How To Create Watercolor Logos with GIMP

How To Create Watercolor Logos with GIMP 1024 602 Nick Saporito

In today’s tutorial I’ll be demonstrating how you can use GIMP to create a watercolor logo from a photo of your choosing. The following is just a brief outline of the steps taken to achieve this effect. For complete step-by-step instructions with voice narration, please watch the video tutorial at the top of the page.

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Watercolor Logos

The first step is to open the photo you’d like to reference as the outline for the logo. For this tutorial I’ll be using the following dog photo. You can download a copy of the photo if you’d like to follow along with what I’m doing.

Example photo

Click the image to be taken to the download page

Now we are going to create a new transparent layer on top of the photo and use the Paths tool to create an outline around the subject and fill it in with black.

Outlined subject

Next we will open up another image separately for use as the watercolor paint. It is advised that you pick a colorful photo that utilizes all of the colors you’d like included in your logo. The example photo I’m using is linked below.

Floral photo

Click the image to be taken to the download page

Now we will use the Oilify filter to make the photo appear as if it were comprised of watercolor (or oil) paint. Based on the photo you’re using, I suggest playing with the settings to get the desired effect just right.

Oilify effect applied with GIMP

Once that’s set we’ll grab our silhouette from the previous image and place it on top of the floral photo. Make sure to place the silhouette in the exact area that contains the colors you’d like included. You might want to bring down the opacity so you can see what’s directly underneath it, and you’ll probably have to scale and move the layer accordingly.

Pasted silhouette

Now we just have a add a black layer mask to the flower image and fill in the silhouette area with white in order to reveal the watercolors behind it.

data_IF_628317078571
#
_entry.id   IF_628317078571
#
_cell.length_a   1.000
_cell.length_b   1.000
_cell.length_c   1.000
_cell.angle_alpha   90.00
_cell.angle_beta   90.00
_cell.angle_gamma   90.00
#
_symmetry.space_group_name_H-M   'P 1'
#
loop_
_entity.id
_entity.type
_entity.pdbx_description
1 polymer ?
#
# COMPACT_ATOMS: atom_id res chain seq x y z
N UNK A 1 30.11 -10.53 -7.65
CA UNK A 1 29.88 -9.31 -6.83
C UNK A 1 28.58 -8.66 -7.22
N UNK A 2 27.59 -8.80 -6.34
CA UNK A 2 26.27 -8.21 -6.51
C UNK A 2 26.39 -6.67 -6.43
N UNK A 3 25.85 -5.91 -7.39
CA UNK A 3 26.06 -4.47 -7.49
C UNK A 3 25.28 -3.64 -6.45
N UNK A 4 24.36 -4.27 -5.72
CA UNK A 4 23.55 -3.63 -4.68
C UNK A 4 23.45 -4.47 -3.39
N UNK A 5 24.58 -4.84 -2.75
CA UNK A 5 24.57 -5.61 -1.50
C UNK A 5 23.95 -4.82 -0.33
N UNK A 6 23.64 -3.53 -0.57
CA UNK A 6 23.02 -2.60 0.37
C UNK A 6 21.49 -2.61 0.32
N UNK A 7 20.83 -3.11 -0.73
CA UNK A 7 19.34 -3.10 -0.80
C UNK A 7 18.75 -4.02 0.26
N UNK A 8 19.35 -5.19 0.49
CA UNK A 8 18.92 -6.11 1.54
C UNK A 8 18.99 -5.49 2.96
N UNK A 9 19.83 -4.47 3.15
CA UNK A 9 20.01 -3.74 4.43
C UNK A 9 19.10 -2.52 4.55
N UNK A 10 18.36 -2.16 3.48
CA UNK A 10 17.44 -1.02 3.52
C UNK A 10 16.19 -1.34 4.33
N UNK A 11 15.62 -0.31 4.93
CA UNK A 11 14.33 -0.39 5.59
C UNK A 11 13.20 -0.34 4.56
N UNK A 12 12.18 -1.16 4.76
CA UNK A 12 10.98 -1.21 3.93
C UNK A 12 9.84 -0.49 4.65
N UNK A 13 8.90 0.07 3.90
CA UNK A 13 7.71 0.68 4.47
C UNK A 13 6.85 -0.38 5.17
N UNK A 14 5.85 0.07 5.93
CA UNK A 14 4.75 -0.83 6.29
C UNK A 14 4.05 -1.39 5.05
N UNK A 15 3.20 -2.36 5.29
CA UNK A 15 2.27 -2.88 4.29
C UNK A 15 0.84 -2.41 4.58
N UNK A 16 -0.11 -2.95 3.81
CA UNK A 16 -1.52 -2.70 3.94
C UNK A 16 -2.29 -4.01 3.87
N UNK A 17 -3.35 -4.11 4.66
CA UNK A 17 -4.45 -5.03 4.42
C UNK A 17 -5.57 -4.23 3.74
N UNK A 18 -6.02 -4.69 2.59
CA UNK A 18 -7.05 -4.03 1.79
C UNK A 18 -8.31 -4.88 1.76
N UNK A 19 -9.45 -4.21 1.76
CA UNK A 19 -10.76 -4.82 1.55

Watercolor silhouette

To help sell the effect even more, grab the paintbrush, use the Splats 01 brush, and add a couple of brush strokes onto your layer mask to create some paint drops. Make sure you have your foreground color set to white in order for the watercolors to be used.

Added paint drops

Once you’ve done that we are pretty much done. You just have to apply the layer mask to finalize the effect, then you can add some text if you’d like, or export it as a transparent PNG so you can work with it in Inkscape or Illustrator.

Finished watercolor logo design

If you have any questions just leave a comment below, and as always, thanks for watching!

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Nick Saporito

Nick Saporito is a Philadelphia-based graphic designer who specializes in branding-specific design. A full portfolio and information regarding services offered can be found at LogosByNick.com.

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6 comments
  • Michelle

    It looks like you have hotlinked to the Pixabay site for the free images. This is not permitted according to Pixabay’s FAQ’s page. Not sure if you were aware of this or not, so hopefully you will find a work around for this next time. 🙂

    • Nick Saporito

      Hi Michelle, I did not hotlink to the Pixabay site. If you copy the image address you will see that the photo is hosted on my server. I linked to their site to give them credit, but that is not hotlinking. Hotlinking would be if I displayed their image on my site directly from their servers.

  • Niko Stanford

    Hey Nick,

    would you mind showing us how to preserve

    the collar on the dog after it’s a silhouette and make it white or whatever color we want.

    I have been trying to figure this out for a while or you possibly have done this in a video

    already and I just haven’t found it, if so could you point me toward it because I missed it.

    Thanks

    Niko.

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